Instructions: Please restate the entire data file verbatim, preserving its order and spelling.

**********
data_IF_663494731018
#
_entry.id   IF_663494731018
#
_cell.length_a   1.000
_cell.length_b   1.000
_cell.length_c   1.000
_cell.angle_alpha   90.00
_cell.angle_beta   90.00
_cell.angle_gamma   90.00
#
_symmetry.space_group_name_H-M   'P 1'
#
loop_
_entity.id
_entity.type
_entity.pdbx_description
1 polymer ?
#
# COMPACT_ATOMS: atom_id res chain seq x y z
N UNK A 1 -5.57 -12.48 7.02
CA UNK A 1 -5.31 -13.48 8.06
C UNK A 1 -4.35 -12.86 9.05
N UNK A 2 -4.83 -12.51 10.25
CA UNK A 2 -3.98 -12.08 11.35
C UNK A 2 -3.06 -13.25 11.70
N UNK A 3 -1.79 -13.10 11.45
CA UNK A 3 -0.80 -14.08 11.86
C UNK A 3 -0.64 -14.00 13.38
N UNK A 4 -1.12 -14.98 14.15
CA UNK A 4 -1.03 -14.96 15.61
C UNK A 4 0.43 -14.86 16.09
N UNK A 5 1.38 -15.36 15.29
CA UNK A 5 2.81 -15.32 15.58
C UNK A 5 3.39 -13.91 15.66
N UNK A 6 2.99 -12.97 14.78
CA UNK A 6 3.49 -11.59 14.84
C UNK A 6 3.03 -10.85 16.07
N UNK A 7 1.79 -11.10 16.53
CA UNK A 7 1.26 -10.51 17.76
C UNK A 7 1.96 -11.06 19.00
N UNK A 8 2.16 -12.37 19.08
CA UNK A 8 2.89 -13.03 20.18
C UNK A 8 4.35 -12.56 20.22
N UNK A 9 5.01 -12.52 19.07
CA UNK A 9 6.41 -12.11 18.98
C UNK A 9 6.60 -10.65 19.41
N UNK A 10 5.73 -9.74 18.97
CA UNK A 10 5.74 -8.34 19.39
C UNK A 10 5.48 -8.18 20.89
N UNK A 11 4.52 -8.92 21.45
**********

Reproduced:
data_IF_663494731018
#
_entry.id   IF_663494731018
#
_cell.length_a   1.000
_cell.length_b   1.000
_cell.length_c   1.000
_cell.angle_alpha   90.00
_cell.angle_beta   90.00
_cell.angle_gamma   90.00
#
_symmetry.space_group_name_H-M   'P 1'
#
loop_
_entity.id
_entity.type
_entity.pdbx_description
1 polymer ?
#
# COMPACT_ATOMS: atom_id res chain seq x y z
N UNK A 1 -5.57 -12.48 7.02
CA UNK A 1 -5.31 -13.48 8.06
C UNK A 1 -4.35 -12.86 9.05
N UNK A 2 -4.83 -12.51 10.25
CA UNK A 2 -3.98 -12.08 11.35
C UNK A 2 -3.06 -13.25 11.70
N UNK A 3 -1.79 -13.10 11.45
CA UNK A 3 -0.80 -14.08 11.86
C UNK A 3 -0.64 -14.00 13.38
N UNK A 4 -1.12 -14.98 14.15
CA UNK A 4 -1.03 -14.96 15.61
C UNK A 4 0.43 -14.86 16.09
N UNK A 5 1.38 -15.36 15.29
CA UNK A 5 2.81 -15.32 15.58
C UNK A 5 3.39 -13.91 15.66
N UNK A 6 2.99 -12.97 14.78
CA UNK A 6 3.49 -11.59 14.84
C UNK A 6 3.03 -10.85 16.07
N UNK A 7 1.79 -11.10 16.53
CA UNK A 7 1.26 -10.51 17.76
C UNK A 7 1.96 -11.06 19.00
N UNK A 8 2.16 -12.37 19.08
CA UNK A 8 2.89 -13.03 20.18
C UNK A 8 4.35 -12.56 20.22
N UNK A 9 5.01 -12.52 19.07
CA UNK A 9 6.41 -12.11 18.98
C UNK A 9 6.60 -10.65 19.41
N UNK A 10 5.73 -9.74 18.97
CA UNK A 10 5.74 -8.34 19.39
C UNK A 10 5.48 -8.18 20.89
N UNK A 11 4.52 -8.92 21.45